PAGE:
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    This article has been cited by the following publications. This list is generated based on data provided by CrossRef.

    Gelinas, Luke Wertheimer, Alan and Miller, Franklin G. 2016. When and Why Is Research without Consent Permissible?. Hastings Center Report, Vol. 46, Issue. 2, p. 35.

    Scavenius, Theresa 2016. The Tragedy of the Few. Res Publica, Vol. 22, Issue. 1, p. 53.



  • Richard J. Arneson (a1)
  • DOI:
  • Published online: 01 January 2010

Left-libertarianism is a version of Lockean libertarianism that combines the idea that each person is the full rightful owner of herself and the idea that each person should have the right to own a roughly equal amount of the world's resources. This essay argues against left-libertarianism. The specific target is an interesting form of left-libertarianism proposed by Michael Otsuka that is especially stringent in its equal world ownership claim. One criticism advanced is that there is more tension than Otsuka acknowledges between private ownership of self and equal ownership of the world. This emerges once one notices that self-ownership should not be conceived merely in a thin, formal way but also as a thicker substantive insistence on wide individual freedom. A second criticism is that in other respects the formal idea of self-ownership that Otsuka and other left-libertarians embrace is an extreme doctrine that merits rejection.

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Michael Otsuka , Libertarianism without Inequality (Oxford: Oxford University Press, 2003)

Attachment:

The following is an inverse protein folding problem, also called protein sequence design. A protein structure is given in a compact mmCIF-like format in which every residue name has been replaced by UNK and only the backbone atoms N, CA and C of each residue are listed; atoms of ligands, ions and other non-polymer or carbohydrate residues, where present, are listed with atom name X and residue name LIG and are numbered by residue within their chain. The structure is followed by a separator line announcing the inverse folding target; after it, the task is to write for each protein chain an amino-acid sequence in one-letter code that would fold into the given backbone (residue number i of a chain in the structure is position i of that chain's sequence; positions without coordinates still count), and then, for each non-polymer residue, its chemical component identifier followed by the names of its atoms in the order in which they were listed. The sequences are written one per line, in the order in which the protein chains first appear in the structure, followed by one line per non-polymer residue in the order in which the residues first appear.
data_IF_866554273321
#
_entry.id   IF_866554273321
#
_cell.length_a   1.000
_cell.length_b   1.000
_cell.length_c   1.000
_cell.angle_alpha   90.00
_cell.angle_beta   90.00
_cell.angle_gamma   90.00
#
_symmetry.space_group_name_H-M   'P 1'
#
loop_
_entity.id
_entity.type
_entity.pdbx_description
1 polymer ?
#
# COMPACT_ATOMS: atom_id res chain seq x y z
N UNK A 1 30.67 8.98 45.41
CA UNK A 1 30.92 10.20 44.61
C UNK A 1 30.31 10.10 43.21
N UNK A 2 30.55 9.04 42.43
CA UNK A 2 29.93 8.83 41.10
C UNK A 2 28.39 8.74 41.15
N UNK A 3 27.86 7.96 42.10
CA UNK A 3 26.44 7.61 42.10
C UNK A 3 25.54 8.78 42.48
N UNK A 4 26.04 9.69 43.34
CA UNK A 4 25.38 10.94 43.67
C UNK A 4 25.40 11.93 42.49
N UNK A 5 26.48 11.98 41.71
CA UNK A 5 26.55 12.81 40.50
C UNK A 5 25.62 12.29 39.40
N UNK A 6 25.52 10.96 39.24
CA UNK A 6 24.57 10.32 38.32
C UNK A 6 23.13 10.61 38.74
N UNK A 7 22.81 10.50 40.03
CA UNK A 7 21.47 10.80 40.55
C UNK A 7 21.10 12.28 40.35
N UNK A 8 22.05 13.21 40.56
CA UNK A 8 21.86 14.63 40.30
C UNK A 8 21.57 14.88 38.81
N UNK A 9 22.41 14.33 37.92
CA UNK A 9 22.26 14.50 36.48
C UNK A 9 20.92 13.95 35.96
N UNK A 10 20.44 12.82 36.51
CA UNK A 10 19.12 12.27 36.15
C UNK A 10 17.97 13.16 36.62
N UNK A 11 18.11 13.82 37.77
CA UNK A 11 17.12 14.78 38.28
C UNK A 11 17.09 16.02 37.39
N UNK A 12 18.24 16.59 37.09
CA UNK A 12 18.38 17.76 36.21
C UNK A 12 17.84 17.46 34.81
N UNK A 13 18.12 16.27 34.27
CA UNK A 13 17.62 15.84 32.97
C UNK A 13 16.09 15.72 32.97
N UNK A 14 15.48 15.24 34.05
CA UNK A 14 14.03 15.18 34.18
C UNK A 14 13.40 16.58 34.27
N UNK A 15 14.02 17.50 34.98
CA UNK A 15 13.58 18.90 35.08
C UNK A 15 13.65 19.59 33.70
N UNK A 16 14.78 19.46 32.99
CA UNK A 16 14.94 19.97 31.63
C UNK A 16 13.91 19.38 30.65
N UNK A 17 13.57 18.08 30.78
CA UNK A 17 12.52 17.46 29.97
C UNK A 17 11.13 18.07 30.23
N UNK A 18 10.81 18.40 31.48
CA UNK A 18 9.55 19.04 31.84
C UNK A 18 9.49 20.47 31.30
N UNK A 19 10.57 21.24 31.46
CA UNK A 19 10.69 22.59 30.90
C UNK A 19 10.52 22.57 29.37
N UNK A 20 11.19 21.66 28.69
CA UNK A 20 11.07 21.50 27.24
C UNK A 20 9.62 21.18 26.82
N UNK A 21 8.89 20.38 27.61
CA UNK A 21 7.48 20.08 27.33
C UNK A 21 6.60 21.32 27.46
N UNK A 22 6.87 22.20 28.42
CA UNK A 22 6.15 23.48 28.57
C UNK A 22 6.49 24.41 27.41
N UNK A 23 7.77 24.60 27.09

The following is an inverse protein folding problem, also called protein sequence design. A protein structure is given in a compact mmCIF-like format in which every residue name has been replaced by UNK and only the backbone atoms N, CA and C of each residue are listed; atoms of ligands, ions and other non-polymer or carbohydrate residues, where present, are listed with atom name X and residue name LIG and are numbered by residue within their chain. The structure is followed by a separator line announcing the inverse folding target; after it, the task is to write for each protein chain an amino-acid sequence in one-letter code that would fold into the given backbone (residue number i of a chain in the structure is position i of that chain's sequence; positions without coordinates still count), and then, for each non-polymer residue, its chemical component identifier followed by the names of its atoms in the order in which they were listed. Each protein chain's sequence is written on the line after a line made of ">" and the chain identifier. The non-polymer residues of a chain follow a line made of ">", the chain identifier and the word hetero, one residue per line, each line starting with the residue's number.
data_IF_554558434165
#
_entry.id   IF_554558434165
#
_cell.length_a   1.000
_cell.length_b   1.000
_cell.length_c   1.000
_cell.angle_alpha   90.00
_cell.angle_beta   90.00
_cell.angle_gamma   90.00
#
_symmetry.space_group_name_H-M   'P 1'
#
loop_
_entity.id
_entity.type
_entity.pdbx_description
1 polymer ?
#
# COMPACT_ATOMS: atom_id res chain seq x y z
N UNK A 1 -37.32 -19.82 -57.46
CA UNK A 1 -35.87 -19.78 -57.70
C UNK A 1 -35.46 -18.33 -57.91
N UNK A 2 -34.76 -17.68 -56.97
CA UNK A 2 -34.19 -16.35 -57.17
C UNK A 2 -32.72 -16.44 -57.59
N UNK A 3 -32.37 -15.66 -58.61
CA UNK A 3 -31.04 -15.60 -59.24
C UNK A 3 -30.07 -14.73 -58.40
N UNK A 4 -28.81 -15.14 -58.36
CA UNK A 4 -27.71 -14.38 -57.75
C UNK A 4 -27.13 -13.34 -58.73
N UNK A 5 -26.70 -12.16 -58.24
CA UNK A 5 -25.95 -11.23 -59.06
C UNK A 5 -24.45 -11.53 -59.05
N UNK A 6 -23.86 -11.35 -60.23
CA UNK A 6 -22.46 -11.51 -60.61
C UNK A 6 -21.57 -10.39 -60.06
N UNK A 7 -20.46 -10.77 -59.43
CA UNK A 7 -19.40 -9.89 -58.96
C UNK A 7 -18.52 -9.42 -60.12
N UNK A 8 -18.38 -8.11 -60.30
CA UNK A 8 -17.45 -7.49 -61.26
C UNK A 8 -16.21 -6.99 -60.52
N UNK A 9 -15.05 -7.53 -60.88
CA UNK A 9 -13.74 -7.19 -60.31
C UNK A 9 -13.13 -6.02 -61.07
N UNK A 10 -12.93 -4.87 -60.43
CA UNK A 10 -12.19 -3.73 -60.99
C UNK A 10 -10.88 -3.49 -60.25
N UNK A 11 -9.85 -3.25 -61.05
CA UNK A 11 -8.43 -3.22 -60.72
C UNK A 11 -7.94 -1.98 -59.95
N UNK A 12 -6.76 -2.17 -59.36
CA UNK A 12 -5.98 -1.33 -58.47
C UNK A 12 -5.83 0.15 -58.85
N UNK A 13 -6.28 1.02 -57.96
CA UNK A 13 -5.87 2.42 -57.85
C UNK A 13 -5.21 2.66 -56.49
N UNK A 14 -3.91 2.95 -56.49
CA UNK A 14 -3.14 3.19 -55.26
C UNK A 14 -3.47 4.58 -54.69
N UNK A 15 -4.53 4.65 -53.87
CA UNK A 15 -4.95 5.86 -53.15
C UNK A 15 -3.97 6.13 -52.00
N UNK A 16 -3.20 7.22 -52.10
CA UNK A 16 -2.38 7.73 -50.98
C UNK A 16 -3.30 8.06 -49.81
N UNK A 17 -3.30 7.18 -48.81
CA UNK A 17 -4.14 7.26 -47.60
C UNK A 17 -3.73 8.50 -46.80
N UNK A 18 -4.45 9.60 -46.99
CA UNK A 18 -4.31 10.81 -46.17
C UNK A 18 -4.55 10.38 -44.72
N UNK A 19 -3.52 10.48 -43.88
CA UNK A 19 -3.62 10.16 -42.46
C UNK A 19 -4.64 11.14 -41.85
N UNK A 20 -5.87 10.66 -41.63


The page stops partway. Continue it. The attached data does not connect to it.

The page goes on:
Kasper Lippert-Rasmussen , “Against Self-Ownership: There Are No Fact-Insensitive Ownership Rights Over One's Body,” Philosophy and Public Affairs 36, no. 1 (2008): 86118

John Locke , Two Treatises of Government, ed. Peter Laslett (Cambridge: Cambridge University Press, 1988)

G. A. Cohen , Self-Ownership, Freedom, and Equality (Cambridge: Cambridge University Press, 1995)

Peter Railton , “Locke, Stock, and Peril: Natural Property Rights, Pollution, and Risk” (1985), reprinted in Railton, Facts, Values, and Norms: Essays Toward a Morality of Consequence (Cambridge: Cambridge University Press, 2003), 187225

Richard J. Arneson , “The Shape of Lockean Rights: Fairness, Pareto, Moderation, and Consent,” Social Philosophy and Policy 22, no. 1 (2005): 255–85

Richard Arneson , “Primary Goods Reconsidered,” Noûs 24 (1990): 429–54, at 448

Richard Arneson , “Luck Egalitarianism Interpreted and Defended,” Philosophical Topics 32, nos. 1 and 2 (2004): 120

G. A. Cohen , Rescuing Justice and Equality (Cambridge, MA: Harvard University Press, 2008)

Peter Vallentyne , Hillel Steiner , and Michael Otsuka , “Why Left-Libertarianism Is Not Incoherent, Indeterminate, or Irrelevant: A Reply to Fried,” Philosophy and Public Affairs 33, no. 2 (2005): 201–15

Richard Arneson , “Joel Feinberg and the Justification of Hard Paternalism,” Legal Theory 11 (2005): 259–84

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Social Philosophy and Policy
  • ISSN: 0265-0525
  • EISSN: 1471-6437
  • URL: /core/journals/social-philosophy-and-policy
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